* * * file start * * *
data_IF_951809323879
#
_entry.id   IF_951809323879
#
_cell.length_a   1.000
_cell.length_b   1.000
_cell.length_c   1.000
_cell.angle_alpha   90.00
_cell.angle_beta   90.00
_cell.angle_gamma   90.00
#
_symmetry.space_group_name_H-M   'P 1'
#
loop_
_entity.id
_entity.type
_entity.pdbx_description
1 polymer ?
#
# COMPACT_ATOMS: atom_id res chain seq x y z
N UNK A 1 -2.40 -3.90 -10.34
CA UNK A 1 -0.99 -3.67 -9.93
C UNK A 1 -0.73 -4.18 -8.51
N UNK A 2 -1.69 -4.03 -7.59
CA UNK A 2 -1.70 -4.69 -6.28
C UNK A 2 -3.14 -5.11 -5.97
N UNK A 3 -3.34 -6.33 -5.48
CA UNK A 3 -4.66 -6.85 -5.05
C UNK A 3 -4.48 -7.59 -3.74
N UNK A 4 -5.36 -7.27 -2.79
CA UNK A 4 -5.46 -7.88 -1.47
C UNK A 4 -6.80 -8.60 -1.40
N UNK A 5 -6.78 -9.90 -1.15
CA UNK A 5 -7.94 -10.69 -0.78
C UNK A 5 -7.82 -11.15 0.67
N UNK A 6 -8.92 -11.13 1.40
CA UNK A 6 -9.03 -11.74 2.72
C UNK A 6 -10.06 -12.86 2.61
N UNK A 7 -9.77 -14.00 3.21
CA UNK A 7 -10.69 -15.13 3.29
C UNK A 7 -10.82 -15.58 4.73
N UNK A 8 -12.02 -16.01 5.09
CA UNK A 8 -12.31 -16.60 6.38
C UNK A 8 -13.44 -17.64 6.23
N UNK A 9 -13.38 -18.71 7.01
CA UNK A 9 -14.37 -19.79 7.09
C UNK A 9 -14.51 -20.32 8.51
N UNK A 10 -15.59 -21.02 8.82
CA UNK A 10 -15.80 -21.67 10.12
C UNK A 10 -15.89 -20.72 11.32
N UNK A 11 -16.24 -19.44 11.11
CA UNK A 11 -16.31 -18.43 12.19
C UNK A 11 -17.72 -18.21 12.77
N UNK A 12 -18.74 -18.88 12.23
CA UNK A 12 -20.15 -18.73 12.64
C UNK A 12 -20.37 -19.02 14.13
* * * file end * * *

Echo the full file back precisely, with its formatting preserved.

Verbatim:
data_IF_951809323879
#
_entry.id   IF_951809323879
#
_cell.length_a   1.000
_cell.length_b   1.000
_cell.length_c   1.000
_cell.angle_alpha   90.00
_cell.angle_beta   90.00
_cell.angle_gamma   90.00
#
_symmetry.space_group_name_H-M   'P 1'
#
loop_
_entity.id
_entity.type
_entity.pdbx_description
1 polymer ?
#
# COMPACT_ATOMS: atom_id res chain seq x y z
N UNK A 1 -2.40 -3.90 -10.34
CA UNK A 1 -0.99 -3.67 -9.93
C UNK A 1 -0.73 -4.18 -8.51
N UNK A 2 -1.69 -4.03 -7.59
CA UNK A 2 -1.70 -4.69 -6.28
C UNK A 2 -3.14 -5.11 -5.97
N UNK A 3 -3.34 -6.33 -5.48
CA UNK A 3 -4.66 -6.85 -5.05
C UNK A 3 -4.48 -7.59 -3.74
N UNK A 4 -5.36 -7.27 -2.79
CA UNK A 4 -5.46 -7.88 -1.47
C UNK A 4 -6.80 -8.60 -1.40
N UNK A 5 -6.78 -9.90 -1.15
CA UNK A 5 -7.94 -10.69 -0.78
C UNK A 5 -7.82 -11.15 0.67
N UNK A 6 -8.92 -11.13 1.40
CA UNK A 6 -9.03 -11.74 2.72
C UNK A 6 -10.06 -12.86 2.61
N UNK A 7 -9.77 -14.00 3.21
CA UNK A 7 -10.69 -15.13 3.29
C UNK A 7 -10.82 -15.58 4.73
N UNK A 8 -12.02 -16.01 5.09
CA UNK A 8 -12.31 -16.60 6.38
C UNK A 8 -13.44 -17.64 6.23
N UNK A 9 -13.38 -18.71 7.01
CA UNK A 9 -14.37 -19.79 7.09
C UNK A 9 -14.51 -20.32 8.51
N UNK A 10 -15.59 -21.02 8.82
CA UNK A 10 -15.80 -21.67 10.12
C UNK A 10 -15.89 -20.72 11.32
N UNK A 11 -16.24 -19.44 11.11
CA UNK A 11 -16.31 -18.43 12.19
C UNK A 11 -17.72 -18.21 12.77
N UNK A 12 -18.74 -18.88 12.23
CA UNK A 12 -20.15 -18.73 12.64
C UNK A 12 -20.37 -19.02 14.13